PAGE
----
Barack Obama doesn't move Americans as he once did. The eloquence once thought cast in gold has been revealed as sounding brass and tinkling cymbal. But he found comfort in a warm, wet time warp in London. You couldn't blame him if he had sent Michelle on to Paris alone, with just her Secret Service bodyguards.
The reception in Westminster Hall recalled the sudsy rhetoric of happier times. He applied payback for his daddy's mistreatment at the hands of colonial masters in Kenya and for his mother's pious angst in Kansas. He won his greatest applause from the Parliament when he observed that "it's possible for the sons and daughters of former colonies to sit as members of Parliament and for the grandson of a Kenyan who served as a cook in the British army to stand before you as the president of the United States."
Mr. Obama might have thought he was rubbing a little salt into the wounds of Englishmen, but the right honorable members of Parliament loved it, taking it as an unexpected salute to the memory of the empire on which the sun never set (until it did). Whatever, it was appreciated as a moment when unexpected personal connection — a flash of warmth from the captain of cool — momentarily interrupted a parade of platitudes. Even the president's endorsement of "the special relationship," which a year ago he professed to not have heard much about, did not impress some morning-after reviewers.
"The presidential text," the London Daily Telegraph observed, "sounded as if it had been worked on so hard and conscientiously by a vast team of helpers that it had lost all savor, and had been reduced to a series of orotund banalities of the sort which can be heard at every tedious Anglo-American conference: 'Profound challenges stretch out before us ... the time of our leadership is now ... our alliance must remain indispensable.' "
The president's bromides, meant to warm the occasion, could teach him to be wary of historical allusions when he attempts to match his Harvard education against learning from Oxford, Cambridge and the University of East Anglia. Everything between Britain and the United States has been "smooth sailing," the president said, "ever since 1812," when the redcoats took a burning brand to Dolley Madison's White House. This assertion invited critics to recall a few occasions of rough sailing since then, such as the British attempt to retain the Suez Canal in 1956 over the obstructions of the Eisenhower administration - when even the French wanted to help.
The history and lore of America and the exploits of American heroes once familiar to every schoolboy have never much interested Mr. Obama, who received his early education, where the longest-lasting cultural impressions are formed, in a Muslim school in Indonesia. He gives the impression of being above it all, an impression he carefully cultivates. The light touch lies beyond his learning, but he tried in London with the hint of a jest he could but wouldn't tell, something about the queen, the pope and Nelson Mandela, who had preceded him at the lectern in Westminister Hall. The joke, of a kind familiar to American barflies, was in the way of, "So these three celebrities walk into a bar ... " But he knew you have to be careful, even abroad, making jokes about the queen, the pope, and a black guy.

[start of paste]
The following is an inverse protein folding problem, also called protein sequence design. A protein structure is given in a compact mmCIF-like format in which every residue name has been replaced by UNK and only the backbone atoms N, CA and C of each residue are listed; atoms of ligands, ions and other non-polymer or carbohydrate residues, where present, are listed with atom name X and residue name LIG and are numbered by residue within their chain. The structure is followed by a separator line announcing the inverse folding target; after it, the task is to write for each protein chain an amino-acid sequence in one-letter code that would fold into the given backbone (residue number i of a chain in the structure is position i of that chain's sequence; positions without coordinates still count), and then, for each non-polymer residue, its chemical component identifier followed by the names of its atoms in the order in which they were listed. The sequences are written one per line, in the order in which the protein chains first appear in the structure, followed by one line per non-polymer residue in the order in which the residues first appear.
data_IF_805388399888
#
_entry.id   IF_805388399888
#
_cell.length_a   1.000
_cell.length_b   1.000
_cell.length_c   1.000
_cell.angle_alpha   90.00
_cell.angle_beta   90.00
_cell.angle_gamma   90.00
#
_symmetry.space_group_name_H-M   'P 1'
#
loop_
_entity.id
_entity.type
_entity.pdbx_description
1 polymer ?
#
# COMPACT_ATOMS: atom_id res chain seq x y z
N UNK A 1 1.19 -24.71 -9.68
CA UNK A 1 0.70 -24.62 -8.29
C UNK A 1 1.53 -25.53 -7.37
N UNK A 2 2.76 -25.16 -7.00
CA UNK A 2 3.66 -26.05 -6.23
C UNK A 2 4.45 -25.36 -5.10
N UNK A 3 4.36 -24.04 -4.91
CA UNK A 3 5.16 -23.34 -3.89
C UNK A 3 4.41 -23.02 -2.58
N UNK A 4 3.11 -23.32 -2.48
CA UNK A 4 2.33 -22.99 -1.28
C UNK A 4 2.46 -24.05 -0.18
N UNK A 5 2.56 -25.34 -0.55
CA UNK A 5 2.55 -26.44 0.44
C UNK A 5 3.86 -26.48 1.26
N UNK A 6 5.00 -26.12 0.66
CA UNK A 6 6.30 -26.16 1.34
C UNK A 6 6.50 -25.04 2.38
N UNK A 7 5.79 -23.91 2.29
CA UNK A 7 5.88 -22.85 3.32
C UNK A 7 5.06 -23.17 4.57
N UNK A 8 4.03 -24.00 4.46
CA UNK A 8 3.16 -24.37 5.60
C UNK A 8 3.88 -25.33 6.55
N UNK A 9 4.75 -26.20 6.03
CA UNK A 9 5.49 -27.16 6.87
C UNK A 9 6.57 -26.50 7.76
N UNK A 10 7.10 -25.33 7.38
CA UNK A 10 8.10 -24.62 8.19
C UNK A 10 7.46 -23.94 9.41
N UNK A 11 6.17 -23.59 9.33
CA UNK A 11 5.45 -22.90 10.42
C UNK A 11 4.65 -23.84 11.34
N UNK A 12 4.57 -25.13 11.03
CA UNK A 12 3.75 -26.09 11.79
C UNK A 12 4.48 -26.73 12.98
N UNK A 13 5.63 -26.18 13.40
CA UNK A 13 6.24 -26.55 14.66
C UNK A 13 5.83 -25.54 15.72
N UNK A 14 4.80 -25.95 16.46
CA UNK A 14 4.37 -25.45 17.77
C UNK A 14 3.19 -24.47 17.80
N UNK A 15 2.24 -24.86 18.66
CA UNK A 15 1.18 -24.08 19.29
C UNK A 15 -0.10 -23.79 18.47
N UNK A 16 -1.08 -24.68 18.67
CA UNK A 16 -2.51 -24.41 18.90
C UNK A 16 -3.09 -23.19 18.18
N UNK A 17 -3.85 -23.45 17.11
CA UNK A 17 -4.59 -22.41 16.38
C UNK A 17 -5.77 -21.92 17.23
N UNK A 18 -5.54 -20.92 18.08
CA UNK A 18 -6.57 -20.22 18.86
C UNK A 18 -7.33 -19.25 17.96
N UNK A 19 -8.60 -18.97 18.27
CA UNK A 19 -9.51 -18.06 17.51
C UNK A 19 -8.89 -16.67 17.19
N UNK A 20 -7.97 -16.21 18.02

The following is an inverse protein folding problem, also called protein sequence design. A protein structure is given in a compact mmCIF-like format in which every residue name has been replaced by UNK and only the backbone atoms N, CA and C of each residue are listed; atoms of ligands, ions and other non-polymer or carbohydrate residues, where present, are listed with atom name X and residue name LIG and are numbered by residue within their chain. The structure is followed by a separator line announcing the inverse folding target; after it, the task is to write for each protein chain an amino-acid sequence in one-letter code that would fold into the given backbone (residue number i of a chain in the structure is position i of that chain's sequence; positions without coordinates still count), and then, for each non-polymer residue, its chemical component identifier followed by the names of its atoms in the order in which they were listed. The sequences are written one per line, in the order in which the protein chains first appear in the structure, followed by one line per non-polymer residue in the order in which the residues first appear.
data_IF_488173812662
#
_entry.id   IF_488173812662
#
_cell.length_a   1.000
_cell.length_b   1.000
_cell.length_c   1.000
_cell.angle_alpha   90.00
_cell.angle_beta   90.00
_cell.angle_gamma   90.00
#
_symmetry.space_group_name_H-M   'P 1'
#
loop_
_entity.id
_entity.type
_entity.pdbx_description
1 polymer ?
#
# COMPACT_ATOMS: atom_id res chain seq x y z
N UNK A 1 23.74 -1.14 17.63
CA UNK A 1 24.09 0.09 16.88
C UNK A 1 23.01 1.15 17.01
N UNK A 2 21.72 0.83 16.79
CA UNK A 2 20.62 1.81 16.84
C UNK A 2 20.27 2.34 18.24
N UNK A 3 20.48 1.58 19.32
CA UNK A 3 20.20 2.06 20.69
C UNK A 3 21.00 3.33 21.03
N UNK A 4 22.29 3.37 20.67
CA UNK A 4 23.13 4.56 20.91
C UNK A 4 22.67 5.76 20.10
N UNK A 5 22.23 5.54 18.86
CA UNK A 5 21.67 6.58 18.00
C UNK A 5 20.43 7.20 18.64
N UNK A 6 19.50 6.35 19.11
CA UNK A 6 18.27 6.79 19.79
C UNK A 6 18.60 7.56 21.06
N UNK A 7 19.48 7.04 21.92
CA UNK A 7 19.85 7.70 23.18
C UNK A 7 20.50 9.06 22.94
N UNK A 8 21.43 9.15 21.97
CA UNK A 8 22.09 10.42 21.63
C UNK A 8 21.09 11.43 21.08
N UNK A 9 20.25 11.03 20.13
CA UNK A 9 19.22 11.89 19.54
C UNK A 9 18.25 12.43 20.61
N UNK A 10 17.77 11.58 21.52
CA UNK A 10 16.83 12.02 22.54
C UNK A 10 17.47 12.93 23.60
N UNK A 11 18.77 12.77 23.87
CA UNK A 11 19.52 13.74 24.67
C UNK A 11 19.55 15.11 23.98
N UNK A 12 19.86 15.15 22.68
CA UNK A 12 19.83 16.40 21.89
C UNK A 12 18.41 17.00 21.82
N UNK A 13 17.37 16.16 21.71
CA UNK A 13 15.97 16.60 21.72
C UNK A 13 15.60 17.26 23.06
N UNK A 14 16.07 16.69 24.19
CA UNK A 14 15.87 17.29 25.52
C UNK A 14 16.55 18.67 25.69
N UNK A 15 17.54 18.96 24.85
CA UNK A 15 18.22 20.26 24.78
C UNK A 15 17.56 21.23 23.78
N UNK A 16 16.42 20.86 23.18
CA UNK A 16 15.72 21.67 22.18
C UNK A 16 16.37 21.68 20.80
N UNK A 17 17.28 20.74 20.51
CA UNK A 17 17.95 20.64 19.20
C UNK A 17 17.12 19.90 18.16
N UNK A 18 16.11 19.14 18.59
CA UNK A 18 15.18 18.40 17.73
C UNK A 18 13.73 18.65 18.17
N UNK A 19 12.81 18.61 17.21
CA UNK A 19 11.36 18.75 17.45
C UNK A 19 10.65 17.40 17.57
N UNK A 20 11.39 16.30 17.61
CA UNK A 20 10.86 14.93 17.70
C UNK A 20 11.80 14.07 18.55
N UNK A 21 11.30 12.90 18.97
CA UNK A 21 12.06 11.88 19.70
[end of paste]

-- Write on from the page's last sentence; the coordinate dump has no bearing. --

On the other hand, the rapture that didn't happen with the end of the world a week ago was alive and well in Westminster Hall, where the right honorable members of Parliament were transported to unholy bliss just to get near Mr. Obama, reaching to catch falling stardust to sprinkle on themselves. "I was only surprised that [the right honorable members] hadn't produced the halt and the lame to be cured," observed Simon Hoggart in the very liberal London Guardian. "As he moved up spontaneous applause would break out. He was being clapped just for being there, for simply existing. Everyone he encountered had that [star-struck] smile, like a very happy corpse, common to people meeting a superstar."
Such mindless enthusiasm for a president once thought to be the Messiah, who could walk on water; cure cancer, AIDS and athlete's foot; and raise the dead if he wanted to, is found now mostly in star-struck faculty lounges. Most Americans, mugged by reality on the mean streets of the world outside the academic cocoon, have outgrown the fantasy. One day soon our English cousins will feel foolish, too.
• Wesley Pruden is editor emeritus of The Washington Times.
© Copyright 2013 The Washington Times, LLC. Click here for reprint permission.
Wesley Pruden is editor emeritus of The Washington Times.
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